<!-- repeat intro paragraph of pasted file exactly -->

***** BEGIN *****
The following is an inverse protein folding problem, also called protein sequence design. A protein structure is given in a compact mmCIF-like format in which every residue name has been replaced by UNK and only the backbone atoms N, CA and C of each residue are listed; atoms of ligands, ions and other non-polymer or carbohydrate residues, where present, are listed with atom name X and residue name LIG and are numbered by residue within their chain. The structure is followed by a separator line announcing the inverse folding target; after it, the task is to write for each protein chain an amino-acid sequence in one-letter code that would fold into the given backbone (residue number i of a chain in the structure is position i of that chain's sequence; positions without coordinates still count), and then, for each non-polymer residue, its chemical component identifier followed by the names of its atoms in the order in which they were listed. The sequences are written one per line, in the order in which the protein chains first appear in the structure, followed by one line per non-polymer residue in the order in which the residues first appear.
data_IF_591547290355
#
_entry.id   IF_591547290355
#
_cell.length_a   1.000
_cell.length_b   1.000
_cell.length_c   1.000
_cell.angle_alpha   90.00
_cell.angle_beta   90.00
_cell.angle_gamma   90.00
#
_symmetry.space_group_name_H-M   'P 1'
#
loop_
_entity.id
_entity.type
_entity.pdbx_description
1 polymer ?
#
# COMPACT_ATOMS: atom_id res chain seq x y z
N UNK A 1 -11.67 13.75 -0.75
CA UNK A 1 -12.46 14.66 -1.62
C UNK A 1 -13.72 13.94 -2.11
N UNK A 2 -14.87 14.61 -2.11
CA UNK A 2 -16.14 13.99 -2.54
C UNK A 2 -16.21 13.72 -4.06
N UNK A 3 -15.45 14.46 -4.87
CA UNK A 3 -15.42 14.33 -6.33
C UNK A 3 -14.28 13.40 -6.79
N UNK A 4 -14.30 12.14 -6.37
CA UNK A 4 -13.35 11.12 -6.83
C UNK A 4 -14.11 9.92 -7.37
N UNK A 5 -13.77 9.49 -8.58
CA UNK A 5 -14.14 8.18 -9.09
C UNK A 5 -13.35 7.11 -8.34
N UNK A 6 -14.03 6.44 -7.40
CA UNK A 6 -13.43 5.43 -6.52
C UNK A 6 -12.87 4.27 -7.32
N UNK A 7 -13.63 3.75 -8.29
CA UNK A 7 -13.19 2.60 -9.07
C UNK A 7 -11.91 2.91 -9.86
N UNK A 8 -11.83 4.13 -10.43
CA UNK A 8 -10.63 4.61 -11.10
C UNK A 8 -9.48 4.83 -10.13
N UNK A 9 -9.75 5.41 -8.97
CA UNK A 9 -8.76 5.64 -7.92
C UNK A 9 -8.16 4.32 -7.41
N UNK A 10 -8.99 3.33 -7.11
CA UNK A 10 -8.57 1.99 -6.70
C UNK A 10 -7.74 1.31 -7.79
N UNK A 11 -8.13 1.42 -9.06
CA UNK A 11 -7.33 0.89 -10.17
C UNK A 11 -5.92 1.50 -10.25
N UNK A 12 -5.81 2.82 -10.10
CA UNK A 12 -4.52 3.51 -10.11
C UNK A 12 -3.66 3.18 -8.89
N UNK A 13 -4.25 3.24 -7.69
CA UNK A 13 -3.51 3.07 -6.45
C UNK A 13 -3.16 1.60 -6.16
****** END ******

The following is an inverse protein folding problem, also called protein sequence design. A protein structure is given in a compact mmCIF-like format in which every residue name has been replaced by UNK and only the backbone atoms N, CA and C of each residue are listed; atoms of ligands, ions and other non-polymer or carbohydrate residues, where present, are listed with atom name X and residue name LIG and are numbered by residue within their chain. The structure is followed by a separator line announcing the inverse folding target; after it, the task is to write for each protein chain an amino-acid sequence in one-letter code that would fold into the given backbone (residue number i of a chain in the structure is position i of that chain's sequence; positions without coordinates still count), and then, for each non-polymer residue, its chemical component identifier followed by the names of its atoms in the order in which they were listed. The sequences are written one per line, in the order in which the protein chains first appear in the structure, followed by one line per non-polymer residue in the order in which the residues first appear.